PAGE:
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Certain Fruits Lower Type 2 Diabetes Risk
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Certain Fruits Lower Type 2 Diabetes Risk

 

Something to keep in mind the next time you find yourself in the produce aisle at the supermarket: apples, blueberries, and grapes, can reduce your risk of developing type 2 diabetes. Whole fruits are what you need, not juices, which actually increase the risk of type 2 diabetes, according to a new study.

The study authors say their results support recommendations to increase consumption of fruits as a way to prevent diabetes, but fruits offer other benefits, too.

Fruits can improve mood and prevent artery-clogging plaque from building up. They help the brain as well.

Whole fruits are what you need, not juices, which actually increase the risk of type 2 diabetes.

“…[I]n previous studies, fruit was not consistently associated with an effect on diabetes risk,” Qi Sun, one of the researchers, told TheDoctor. He and his colleagues suspected that part of the reason for this inconsistency was that different fruits do not have the same effect on diabetes risk.

For example, resveratrol, chlorogenic acid, and anthocyanins have been demonstrated to be beneficial for glucose metabolism in animal studies and human observational studies, Qi explained. Blueberries, some apples, grapes, and raisins are particularly rich in these compounds.

The results were not too surprising, said Qi, because the scientists’ hypothesis was that the variations in the levels of certain phytochemicals, naturally occurring compounds in plants, account for their differing effects on diabetes risk.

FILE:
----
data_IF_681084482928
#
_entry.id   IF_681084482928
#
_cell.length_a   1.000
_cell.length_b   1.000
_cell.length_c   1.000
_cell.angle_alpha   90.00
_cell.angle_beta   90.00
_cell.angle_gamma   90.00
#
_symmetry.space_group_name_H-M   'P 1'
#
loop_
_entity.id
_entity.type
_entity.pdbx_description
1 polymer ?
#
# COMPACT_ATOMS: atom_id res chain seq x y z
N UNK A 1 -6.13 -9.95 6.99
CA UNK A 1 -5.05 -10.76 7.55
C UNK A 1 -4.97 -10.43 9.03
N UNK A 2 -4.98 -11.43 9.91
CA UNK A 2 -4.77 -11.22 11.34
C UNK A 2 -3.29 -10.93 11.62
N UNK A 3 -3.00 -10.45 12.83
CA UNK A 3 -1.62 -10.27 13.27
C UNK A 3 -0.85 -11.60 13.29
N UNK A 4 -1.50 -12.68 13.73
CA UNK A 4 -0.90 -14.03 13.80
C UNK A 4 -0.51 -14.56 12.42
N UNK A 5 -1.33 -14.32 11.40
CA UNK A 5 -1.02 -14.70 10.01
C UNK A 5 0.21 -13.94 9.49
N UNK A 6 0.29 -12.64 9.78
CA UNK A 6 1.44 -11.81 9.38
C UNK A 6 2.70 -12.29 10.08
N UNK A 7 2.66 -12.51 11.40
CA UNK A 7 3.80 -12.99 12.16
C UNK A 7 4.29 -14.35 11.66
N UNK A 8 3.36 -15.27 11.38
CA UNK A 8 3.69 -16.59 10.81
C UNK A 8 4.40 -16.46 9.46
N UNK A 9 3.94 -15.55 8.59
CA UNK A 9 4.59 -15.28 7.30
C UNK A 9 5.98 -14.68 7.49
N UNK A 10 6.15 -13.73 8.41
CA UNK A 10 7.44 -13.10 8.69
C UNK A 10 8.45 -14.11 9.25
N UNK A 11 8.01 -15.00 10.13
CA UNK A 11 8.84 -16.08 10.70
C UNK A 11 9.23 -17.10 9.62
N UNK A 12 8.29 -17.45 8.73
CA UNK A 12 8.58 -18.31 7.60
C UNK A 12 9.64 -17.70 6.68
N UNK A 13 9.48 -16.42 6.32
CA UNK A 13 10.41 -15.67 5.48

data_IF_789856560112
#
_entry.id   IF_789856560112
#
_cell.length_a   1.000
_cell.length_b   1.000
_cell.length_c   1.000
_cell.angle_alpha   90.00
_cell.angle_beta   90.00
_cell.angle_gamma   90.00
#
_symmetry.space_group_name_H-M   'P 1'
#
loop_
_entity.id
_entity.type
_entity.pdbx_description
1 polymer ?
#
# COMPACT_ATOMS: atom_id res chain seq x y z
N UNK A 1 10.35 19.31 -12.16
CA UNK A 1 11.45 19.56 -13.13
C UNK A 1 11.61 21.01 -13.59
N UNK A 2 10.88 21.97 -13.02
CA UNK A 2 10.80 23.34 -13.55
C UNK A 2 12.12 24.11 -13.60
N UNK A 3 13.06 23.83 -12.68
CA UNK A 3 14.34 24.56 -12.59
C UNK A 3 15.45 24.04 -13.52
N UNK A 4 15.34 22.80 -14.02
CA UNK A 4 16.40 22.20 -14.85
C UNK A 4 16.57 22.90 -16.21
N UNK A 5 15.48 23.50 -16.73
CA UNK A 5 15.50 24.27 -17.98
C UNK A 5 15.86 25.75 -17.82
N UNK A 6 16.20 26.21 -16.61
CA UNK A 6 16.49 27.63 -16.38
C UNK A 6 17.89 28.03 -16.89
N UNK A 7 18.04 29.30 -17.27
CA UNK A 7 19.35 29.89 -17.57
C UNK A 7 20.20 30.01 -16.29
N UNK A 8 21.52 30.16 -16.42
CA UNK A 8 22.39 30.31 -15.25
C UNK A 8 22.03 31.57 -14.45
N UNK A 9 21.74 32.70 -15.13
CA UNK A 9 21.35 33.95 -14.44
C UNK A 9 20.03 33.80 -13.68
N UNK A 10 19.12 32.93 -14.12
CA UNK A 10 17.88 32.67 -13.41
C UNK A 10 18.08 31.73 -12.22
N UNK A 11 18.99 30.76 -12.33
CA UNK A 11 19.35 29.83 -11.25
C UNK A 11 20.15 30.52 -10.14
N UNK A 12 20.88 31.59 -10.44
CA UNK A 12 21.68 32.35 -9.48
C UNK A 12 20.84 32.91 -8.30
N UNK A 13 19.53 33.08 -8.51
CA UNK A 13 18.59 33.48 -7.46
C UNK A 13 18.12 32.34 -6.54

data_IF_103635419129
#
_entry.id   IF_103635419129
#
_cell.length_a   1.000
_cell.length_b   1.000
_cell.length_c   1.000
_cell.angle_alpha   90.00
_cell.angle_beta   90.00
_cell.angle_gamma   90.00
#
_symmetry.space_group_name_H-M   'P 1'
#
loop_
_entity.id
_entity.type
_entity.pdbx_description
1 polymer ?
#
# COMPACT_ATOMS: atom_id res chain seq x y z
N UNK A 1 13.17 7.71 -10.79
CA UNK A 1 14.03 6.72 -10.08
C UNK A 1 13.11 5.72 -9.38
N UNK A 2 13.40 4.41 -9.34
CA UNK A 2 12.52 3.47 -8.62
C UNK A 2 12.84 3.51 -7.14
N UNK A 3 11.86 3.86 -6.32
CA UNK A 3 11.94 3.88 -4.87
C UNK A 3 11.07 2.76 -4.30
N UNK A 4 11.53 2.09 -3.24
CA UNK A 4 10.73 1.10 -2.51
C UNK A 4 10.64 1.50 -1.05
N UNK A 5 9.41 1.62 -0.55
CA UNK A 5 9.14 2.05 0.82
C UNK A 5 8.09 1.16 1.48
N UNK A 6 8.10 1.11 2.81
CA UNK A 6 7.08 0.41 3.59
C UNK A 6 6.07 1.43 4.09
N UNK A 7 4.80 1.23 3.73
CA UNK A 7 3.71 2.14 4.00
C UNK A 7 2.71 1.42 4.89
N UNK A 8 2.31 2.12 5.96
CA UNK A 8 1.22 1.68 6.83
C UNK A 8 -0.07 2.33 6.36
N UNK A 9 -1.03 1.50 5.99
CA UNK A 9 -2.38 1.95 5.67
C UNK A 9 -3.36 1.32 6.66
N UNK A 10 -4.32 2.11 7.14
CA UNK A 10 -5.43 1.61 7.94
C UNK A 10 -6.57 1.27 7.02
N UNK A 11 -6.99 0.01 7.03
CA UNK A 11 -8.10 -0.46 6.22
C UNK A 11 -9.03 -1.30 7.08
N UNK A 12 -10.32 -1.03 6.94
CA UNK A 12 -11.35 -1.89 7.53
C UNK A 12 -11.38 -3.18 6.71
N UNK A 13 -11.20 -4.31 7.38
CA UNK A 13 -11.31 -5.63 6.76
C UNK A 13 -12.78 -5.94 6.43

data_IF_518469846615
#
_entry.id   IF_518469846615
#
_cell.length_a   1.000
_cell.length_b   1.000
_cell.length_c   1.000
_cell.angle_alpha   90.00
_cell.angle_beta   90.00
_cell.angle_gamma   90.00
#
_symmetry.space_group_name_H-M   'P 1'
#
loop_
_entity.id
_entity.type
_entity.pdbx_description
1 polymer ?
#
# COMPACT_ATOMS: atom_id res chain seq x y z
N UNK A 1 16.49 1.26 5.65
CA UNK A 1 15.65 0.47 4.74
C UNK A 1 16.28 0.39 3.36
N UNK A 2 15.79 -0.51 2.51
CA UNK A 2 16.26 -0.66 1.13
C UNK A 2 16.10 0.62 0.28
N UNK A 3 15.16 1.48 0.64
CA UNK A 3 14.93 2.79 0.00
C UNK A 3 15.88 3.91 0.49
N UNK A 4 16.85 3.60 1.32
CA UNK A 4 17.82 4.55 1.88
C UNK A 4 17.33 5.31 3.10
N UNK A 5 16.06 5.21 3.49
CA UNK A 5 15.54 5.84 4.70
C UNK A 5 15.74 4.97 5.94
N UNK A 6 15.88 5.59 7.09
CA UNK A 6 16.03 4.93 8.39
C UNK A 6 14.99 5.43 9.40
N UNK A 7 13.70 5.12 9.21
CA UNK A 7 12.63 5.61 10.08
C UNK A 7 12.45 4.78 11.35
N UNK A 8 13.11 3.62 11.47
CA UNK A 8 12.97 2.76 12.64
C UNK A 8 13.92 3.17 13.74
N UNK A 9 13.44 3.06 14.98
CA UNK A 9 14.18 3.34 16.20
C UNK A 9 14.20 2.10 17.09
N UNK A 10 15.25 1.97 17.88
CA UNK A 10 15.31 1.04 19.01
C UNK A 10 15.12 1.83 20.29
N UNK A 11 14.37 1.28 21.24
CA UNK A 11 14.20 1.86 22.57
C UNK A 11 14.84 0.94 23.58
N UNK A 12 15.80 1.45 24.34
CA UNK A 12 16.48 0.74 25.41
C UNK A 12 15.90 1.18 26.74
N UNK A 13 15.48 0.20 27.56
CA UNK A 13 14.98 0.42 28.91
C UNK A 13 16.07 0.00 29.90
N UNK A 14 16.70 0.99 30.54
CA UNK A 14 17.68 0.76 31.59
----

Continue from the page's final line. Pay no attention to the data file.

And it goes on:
One finding was a little surprising, Qi, an assistant professor in the department of nutrition at the Harvard School of Public Health, said. The glycemic index and glycemic load of fruits, two measures of how rapidly blood sugar and blood insulin levels change after consumption of food, do not determine if a fruit is associated with type 2 diabetes risk. Other factors in fruit may affect diabetes risk, but not glycemic index and glycemic load.

The researchers looked at data from food frequency questionnaires distributed every 4 years to women enrolled in the Nurses Health Study I and II and men enrolled in the Health Professionals Follow-Up Study and compared the reports of fruit consumption by those who developed type 2 diabetes to those of people who did not develop diabetes. For every three servings of certain whole fruits consumed per week, particularly apples, grapes and blueberries, the risk of diabetes significantly decreased.

Turn Off The Juice
Type 2 diabetes risk increased with increased consumption of fruit juice. During the juicing process, some of the beneficial natural fiber and phytochemicals are lost, Qi said. Also, fruit juices are fluids, so they can be absorbed more rapidly into the gastrointestinal system versus whole fruits, and subsequently lead to more dramatic changes in blood sugar and blood insulin levels.

Scientific evidence exists that large changes in blood sugar and blood insulin levels after meals may in the long run increase the risk of type 2 diabetes. “I want to stress that this research is not over yet,” said Qi. Scientists definitely need to see more research to determine if other factors in fruits that could further explain their different effects on diabetes risk.

Qi and his colleagues are conducting several studies to further explore the associations between phytochemicals such as resveratrol, flavonoids, and chlorogenic acid, and diabetes risk. “We also hope to extend these associations to persons with chronic conditions such as cardiovascular disease, and to other patient populations such as diabetic patients. ”

The study is published online in the British Medical Journal.

September 9, 2013






 


 
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